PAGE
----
Umbogintwini founder visits

2015-06-03 06:00
Photos: tania sandberg
Norman Vowels, Clifford Hole and Frank Gadd at the monthly Probus meeting.

Photos: tania sandberg Norman Vowels, Clifford Hole and Frank Gadd at the monthly Probus meeting.

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ON a recent Friday, Pieter du Plessis addressed Probus on the status of our environment and World Environmental Day, celebrated worldwide on 5 June.

Umbogintwini Nature Reserve is a result of an initiative undertaken by Du Plessis years ago.

Du Plessis arrived in Umbogintwini in 1967. “Five other employees and I were selected to work on the second largest nitrogen factory in the world at the time. Soon after production started, I noticed that the effluent and gasses had a negative effect on the neighbouring environment and suggested to the factory and company heads that a small nature reserve should be established,” Du Plessis said.

His suggestion at the time was turned down as he was told that to establish a nature reserve one would require to use hundreds and even thousands of hectares for such a reserve. Having met the famous conservationist from Britain, Gerald Durrel in Zululand, who proved to him that one can even establish a nature reserve in your own garden, Du Plessis again approached the management, leading to the establishment of the reserve.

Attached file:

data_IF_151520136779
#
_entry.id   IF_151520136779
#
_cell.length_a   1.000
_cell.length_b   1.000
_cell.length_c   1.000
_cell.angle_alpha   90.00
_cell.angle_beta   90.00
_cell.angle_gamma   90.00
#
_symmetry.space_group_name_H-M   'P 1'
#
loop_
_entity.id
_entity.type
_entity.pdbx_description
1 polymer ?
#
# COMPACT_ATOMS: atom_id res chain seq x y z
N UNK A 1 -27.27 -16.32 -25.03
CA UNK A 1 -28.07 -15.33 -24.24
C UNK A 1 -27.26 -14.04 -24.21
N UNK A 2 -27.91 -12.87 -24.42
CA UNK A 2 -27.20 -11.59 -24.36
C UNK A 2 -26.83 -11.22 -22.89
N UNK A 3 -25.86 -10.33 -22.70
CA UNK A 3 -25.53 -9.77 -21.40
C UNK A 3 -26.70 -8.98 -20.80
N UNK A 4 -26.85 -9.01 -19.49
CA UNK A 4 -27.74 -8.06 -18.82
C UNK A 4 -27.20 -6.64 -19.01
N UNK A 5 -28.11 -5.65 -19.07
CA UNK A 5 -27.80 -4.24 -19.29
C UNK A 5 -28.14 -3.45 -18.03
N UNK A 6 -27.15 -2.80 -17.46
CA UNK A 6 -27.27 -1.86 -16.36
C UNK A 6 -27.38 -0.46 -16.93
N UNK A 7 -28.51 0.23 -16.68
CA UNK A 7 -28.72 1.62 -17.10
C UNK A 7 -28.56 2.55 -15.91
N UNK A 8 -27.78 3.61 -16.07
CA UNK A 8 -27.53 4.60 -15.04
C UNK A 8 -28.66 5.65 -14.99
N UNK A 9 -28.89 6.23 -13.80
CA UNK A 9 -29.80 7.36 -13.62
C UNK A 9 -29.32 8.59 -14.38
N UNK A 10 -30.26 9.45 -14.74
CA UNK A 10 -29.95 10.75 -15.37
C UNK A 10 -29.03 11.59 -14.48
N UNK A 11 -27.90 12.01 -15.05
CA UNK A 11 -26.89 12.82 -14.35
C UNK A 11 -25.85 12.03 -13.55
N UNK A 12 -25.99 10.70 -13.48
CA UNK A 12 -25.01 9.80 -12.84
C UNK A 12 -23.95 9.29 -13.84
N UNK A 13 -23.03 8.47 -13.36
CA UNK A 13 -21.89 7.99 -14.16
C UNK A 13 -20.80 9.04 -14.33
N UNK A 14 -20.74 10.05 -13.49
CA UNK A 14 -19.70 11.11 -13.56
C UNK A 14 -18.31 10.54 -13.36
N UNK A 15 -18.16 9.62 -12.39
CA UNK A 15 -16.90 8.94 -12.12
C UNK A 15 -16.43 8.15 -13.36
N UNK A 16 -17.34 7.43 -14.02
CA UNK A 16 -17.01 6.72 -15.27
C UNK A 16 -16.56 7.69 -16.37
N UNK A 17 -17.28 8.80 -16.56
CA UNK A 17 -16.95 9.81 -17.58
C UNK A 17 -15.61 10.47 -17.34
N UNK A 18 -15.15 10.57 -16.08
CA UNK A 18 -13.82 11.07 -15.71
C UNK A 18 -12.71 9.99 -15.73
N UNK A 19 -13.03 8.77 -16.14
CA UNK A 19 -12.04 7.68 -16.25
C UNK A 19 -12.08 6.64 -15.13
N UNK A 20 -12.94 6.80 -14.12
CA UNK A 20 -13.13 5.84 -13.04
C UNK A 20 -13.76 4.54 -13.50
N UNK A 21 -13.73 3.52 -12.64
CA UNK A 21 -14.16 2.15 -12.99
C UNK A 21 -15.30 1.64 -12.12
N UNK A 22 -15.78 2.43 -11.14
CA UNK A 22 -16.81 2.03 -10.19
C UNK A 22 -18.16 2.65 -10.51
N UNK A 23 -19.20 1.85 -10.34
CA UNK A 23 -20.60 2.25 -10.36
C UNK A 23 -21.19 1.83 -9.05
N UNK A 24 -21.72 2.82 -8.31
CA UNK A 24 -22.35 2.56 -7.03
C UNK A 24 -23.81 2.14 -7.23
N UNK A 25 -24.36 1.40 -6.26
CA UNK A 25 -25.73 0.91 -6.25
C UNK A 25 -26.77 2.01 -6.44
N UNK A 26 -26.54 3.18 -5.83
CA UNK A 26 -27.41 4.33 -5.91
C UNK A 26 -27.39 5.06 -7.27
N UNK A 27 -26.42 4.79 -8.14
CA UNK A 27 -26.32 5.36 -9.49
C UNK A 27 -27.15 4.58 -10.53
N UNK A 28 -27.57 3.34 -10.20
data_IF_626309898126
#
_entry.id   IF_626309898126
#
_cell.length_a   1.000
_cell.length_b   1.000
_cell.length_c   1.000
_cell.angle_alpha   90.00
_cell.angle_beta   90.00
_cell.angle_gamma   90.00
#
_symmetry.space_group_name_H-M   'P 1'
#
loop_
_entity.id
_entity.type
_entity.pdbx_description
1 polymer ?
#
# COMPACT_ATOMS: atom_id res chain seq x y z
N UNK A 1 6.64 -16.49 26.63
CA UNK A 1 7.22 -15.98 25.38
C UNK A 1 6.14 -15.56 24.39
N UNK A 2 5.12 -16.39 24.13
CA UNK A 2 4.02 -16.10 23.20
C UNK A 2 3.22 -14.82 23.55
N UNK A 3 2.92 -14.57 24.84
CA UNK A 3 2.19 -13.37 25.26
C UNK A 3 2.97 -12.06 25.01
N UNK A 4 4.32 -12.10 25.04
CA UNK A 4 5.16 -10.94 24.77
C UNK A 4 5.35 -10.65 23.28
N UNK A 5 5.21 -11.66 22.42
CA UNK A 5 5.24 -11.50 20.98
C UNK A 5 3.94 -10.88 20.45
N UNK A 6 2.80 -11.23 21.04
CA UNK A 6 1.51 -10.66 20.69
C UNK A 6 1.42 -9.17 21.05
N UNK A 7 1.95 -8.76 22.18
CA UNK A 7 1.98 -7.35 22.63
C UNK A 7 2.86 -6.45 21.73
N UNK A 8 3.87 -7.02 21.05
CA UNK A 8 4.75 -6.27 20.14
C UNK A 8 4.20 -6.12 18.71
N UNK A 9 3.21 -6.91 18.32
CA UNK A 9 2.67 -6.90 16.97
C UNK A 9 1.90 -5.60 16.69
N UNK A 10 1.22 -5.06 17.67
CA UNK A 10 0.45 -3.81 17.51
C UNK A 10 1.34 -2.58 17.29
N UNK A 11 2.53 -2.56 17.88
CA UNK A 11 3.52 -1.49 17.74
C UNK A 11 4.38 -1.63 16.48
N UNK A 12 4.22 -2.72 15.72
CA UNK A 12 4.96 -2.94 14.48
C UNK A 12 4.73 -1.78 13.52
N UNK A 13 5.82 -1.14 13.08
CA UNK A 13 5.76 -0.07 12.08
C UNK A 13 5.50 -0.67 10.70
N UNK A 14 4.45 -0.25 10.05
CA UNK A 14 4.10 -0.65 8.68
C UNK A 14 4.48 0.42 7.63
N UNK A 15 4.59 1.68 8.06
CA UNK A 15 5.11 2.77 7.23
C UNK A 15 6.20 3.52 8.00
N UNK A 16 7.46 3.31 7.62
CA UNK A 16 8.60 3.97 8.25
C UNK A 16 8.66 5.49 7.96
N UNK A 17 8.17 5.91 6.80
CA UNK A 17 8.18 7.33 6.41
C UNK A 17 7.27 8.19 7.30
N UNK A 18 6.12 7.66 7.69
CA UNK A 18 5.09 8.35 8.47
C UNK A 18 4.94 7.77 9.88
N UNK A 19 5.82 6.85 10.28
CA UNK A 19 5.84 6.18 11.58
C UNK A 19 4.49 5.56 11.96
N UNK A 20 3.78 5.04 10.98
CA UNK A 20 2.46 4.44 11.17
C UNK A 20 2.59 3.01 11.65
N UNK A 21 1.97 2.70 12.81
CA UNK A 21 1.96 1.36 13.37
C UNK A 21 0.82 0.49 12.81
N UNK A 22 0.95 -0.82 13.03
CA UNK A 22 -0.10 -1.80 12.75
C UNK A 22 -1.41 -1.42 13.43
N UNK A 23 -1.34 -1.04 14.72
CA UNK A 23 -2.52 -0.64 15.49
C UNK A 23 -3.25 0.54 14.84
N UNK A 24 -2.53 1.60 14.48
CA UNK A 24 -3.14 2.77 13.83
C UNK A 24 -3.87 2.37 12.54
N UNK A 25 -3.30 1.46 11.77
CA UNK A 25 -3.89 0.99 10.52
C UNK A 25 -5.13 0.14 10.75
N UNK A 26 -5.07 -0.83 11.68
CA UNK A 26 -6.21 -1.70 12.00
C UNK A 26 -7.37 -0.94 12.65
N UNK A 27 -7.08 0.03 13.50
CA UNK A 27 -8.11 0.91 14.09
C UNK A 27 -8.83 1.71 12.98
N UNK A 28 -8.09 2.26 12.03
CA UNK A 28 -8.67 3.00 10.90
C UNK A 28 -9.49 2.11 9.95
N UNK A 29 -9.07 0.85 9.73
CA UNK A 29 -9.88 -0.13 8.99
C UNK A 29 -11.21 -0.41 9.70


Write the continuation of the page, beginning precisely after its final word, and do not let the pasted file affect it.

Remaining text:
Du Plessis left Umbogintwini in the beginning of the seventies following a few accidents and for health reasons. He eventually joined a conservation group and later became conservation officer of the then province of Natal.

His talk concentrated on water that so many of us take for granted. Gardeners and garden clubs will benefit greatly from his lecture. He advised members to invest in water tanks to capture rainwater that is by all means the safest and purest of available water.

“Using tap water is not always advisable as tap water lacks the natural nitrates that are so essential for plant growth. “Approximately 4/5ths of the atmosphere consist of nitrogen but just like water, plants and trees cannot survive on water alone or nitrogen – they need nitrates. “How is this then done in nature?” Du Plessis asked.

He said a blast of lightning will convert the nitrogen and oxygen in the air into nitrates. “This will then dissolves in the rain and fall to the ground where it will fertilise the plants, trees and soil.

Du Plessis ended his talk by encouraging members to plant trees as South Africa has lost a lot of its natural forests. - Supplied

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